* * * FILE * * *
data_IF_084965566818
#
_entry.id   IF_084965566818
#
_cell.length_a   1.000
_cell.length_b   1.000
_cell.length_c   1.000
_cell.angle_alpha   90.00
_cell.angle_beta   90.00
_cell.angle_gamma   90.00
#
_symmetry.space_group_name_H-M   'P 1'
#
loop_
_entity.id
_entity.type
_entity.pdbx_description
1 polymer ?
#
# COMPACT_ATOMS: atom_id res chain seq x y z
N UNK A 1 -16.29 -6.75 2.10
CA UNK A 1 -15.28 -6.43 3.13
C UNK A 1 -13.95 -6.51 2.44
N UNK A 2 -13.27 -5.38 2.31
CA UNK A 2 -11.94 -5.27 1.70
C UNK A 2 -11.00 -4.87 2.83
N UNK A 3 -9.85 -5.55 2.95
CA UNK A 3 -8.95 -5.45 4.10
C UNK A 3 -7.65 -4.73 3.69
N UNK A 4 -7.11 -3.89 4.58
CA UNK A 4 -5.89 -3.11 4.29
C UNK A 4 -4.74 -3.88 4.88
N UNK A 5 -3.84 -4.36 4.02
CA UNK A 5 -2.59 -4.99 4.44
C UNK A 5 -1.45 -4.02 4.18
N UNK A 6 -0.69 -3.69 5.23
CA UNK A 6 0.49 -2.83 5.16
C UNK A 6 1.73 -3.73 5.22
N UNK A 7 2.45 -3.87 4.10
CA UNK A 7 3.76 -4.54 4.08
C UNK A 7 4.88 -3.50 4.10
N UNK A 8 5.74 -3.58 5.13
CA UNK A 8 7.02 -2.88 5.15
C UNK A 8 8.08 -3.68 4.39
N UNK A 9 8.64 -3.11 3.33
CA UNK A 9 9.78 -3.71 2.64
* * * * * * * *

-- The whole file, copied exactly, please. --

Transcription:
data_IF_084965566818
#
_entry.id   IF_084965566818
#
_cell.length_a   1.000
_cell.length_b   1.000
_cell.length_c   1.000
_cell.angle_alpha   90.00
_cell.angle_beta   90.00
_cell.angle_gamma   90.00
#
_symmetry.space_group_name_H-M   'P 1'
#
loop_
_entity.id
_entity.type
_entity.pdbx_description
1 polymer ?
#
# COMPACT_ATOMS: atom_id res chain seq x y z
N UNK A 1 -16.29 -6.75 2.10
CA UNK A 1 -15.28 -6.43 3.13
C UNK A 1 -13.95 -6.51 2.44
N UNK A 2 -13.27 -5.38 2.31
CA UNK A 2 -11.94 -5.27 1.70
C UNK A 2 -11.00 -4.87 2.83
N UNK A 3 -9.85 -5.55 2.95
CA UNK A 3 -8.95 -5.45 4.10
C UNK A 3 -7.65 -4.73 3.69
N UNK A 4 -7.11 -3.89 4.58
CA UNK A 4 -5.89 -3.11 4.29
C UNK A 4 -4.74 -3.88 4.88
N UNK A 5 -3.84 -4.36 4.02
CA UNK A 5 -2.59 -4.99 4.44
C UNK A 5 -1.45 -4.02 4.18
N UNK A 6 -0.69 -3.69 5.23
CA UNK A 6 0.49 -2.83 5.16
C UNK A 6 1.73 -3.73 5.22
N UNK A 7 2.45 -3.87 4.10
CA UNK A 7 3.76 -4.54 4.08
C UNK A 7 4.88 -3.50 4.10
N UNK A 8 5.74 -3.58 5.13
CA UNK A 8 7.02 -2.88 5.15
C UNK A 8 8.08 -3.68 4.39
N UNK A 9 8.64 -3.11 3.33
CA UNK A 9 9.78 -3.71 2.64